For calming a baby you could use "affa", but

Too harsh? Fricatives are the most soothing (to me) sounds there are! I've never been around horses so I don't know how likely fricatives are to spook them, but seeing as [f] is a labio-dental and snakes have neither lips nor teeth, I doubt a horse would associate it with a snake.

Beginners / Re: High Valyrian for 'cheers'
« on: February 09, 2017, 03:20:52 pm »
Greetings all,
So I've been curious for a long time whether or not there's any Valyrian for 'cheers.' Seems like one of those really integral cultural aspects.

Can anyone help me out?
There is no entry in either the Valyrian nor Dothraki dictionary, so there likely isn't one yet in either language. If you REALLY want to know you could try asking David J. Peterson on Tumbler, people ask him "How do you say X in Y conlang" (usually Trigedasleng) all the time.

Dothraki Language Updates / Re: Dothraki Bible Translation
« on: February 05, 2017, 02:12:50 pm »
Hmm, so do you think ido can be used as both noun and adjective?

I believe it's a homonym. Ido originally meaning "wood", came to mean "fake". Same with tawak.
I like to imagine it did the same thing as "dumb" in english. Originally meaning you couldn't talk but came to mean stupid over time.
Ah, no, no I know ido has the second meaning of "fake," but it's primary meaning, according to the dictionary, is "wooden" (adj.) not "wood" (noun). I'm wondering if ido then is both adjective and noun, or just an adjective meaning "wooden; fake" (adj.) but not "wood" (noun).

sin - kemven
tan - frakh
cos - vi frakhaan

kemven = athhatifazzozar oleth athtorgajesari
vi frakhaan = athvekhizar oleth athtorgajesari
frakh = athhatifazzozar oleth athvekhizari
Haha, again, I think we need basic arthimatic terms like "to add," "plus,"  "to subtract," "minus" before talk about advanced geometry.

Dothraki Language Updates / Re: The Dictionary Thread
« on: February 05, 2017, 02:00:06 pm »
I wonder if afflechat would be a good way to express breaking something, in the malfunction sense of the word. Arabic never uses the same word for "break" in these two contexts, of breaking a pot, i.e. it shatters to pieces, versus "breaking" a computer, i.e. rendering it inoperable.
Well there's at least one other example of this contrastive pairing of 2nd meanings (e.g. yolat to be born; (of the sun) to rise and drivolat to die; (of the sun) to set), could be (can you guys think of any others?). Two verbs are actually derivable from flech, the stative intransitive flecholat, to grow dull, to not function, to cease to function, (intr.) to break and the active transitive afflechat, to make dull, to cause to not function, (tr.)to break. It could also be that Dothraki just doesn't make that distinction and simply uses samvolat and assamvat. The Dothraki don't seem to have complex enough technology that would require that distinction. Spanish makes a similar distinction with the verb descomponerse, to rot, to decompose; to break down, to not function, to cease to function, and I'm having trouble thinking of any tech that the Dothraki have that I would use it with. Maybe a cart?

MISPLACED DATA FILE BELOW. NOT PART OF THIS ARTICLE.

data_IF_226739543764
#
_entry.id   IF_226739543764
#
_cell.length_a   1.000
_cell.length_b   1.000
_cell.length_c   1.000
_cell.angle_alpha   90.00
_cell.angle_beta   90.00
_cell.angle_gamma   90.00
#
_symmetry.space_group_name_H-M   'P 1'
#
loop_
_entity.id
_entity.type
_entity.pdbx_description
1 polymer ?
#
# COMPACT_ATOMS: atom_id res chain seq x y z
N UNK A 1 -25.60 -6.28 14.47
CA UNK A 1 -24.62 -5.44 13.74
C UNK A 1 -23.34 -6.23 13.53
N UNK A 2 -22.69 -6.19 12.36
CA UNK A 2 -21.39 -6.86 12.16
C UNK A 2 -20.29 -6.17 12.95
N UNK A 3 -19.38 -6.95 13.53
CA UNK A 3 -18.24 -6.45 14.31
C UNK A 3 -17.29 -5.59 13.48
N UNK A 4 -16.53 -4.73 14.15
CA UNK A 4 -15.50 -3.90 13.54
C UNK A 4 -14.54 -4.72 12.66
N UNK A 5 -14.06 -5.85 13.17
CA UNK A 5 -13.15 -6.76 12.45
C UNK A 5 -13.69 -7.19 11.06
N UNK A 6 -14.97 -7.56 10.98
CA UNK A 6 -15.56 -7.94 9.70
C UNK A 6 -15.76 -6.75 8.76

Dothraki Language Updates / Re: The Dictionary Thread
« on: January 26, 2017, 08:19:58 pm »
Alright, I have a question regarding the root of two words:

Is there a connection between the verbs to slice/cut into(rissat) and to fix (arrissat)? If so, what semantics lead to this connection?

perhaps arrissat: to make cut > to make sharp > to make useful, make work (a dull arakh is a useless arakh, afterall) > to fix?

So, according to David J. Peterson, "Another [word] I thought worked well is the word for "to fix" or "to repair", which is arrissat. It's actually the causative of rissat, which means "to cut" or "to slice". Thus, to repair something is to "make it cut"—which is a good way of saying what needs to be done with a broken arakh."

Dothraki Language Updates / Re: The Atlas of the Dothraki
« on: January 26, 2017, 08:05:43 pm »
Asshekh anha nesok mevenak Valirakes ale Dothrakoon.

I was still confused by the structure of this so I went back to the wiki and checked it, and found that this is structured incorrectly.

The verb needs to be modified using the adjective comparison affixes, so "avenanat" would be used instead of "venat"...Valirak isn't in the accusative, and ale isn't used.
ah, yup, avenanat makes more sense. I put Valirak in the accusative because the dictionary says venat is a transitive verb, though I could see it being treated as a pseudo-copula and taking its object in the nominative.

Anha must be used twice. The Schrutean compound is too vague in this context.
It's not a Schrutean compound, me- is a subordinating prefix that always attaches to the first word in the subordinate clause. As for vagueness, as someone who speaks a pro-drop language, the context makes the meaning clear: m'avenanak is quite clearly a 1s verb in agreement with nesok, no pronoun necessary.

Asshekh anha nesok meanha avenanak Valirak, Dothrakoon.

But I don't really like how this is phrased in general and I think it can actual be made into a complex sentence by changing the wording:

Assekh anha ezak mevaliraki allayafi anna, ma Valiraki adavrani Dothrakoa.

At which a Dothrak would overhear your conversation and respond with, "Hiles yera, ziri"
Eh, that's not the same thing though. I'm not making a judgement-call on the Dothraki's view of life and slavery, quite the opposite; I'm try to subtly say that I'm cowardly like the Valyrians for preferring self-preservation over dignity, for preferring slavery to death. For that reason I still prefer Asshekh anha nesok m'avenanak Valirakes Dothrakoon.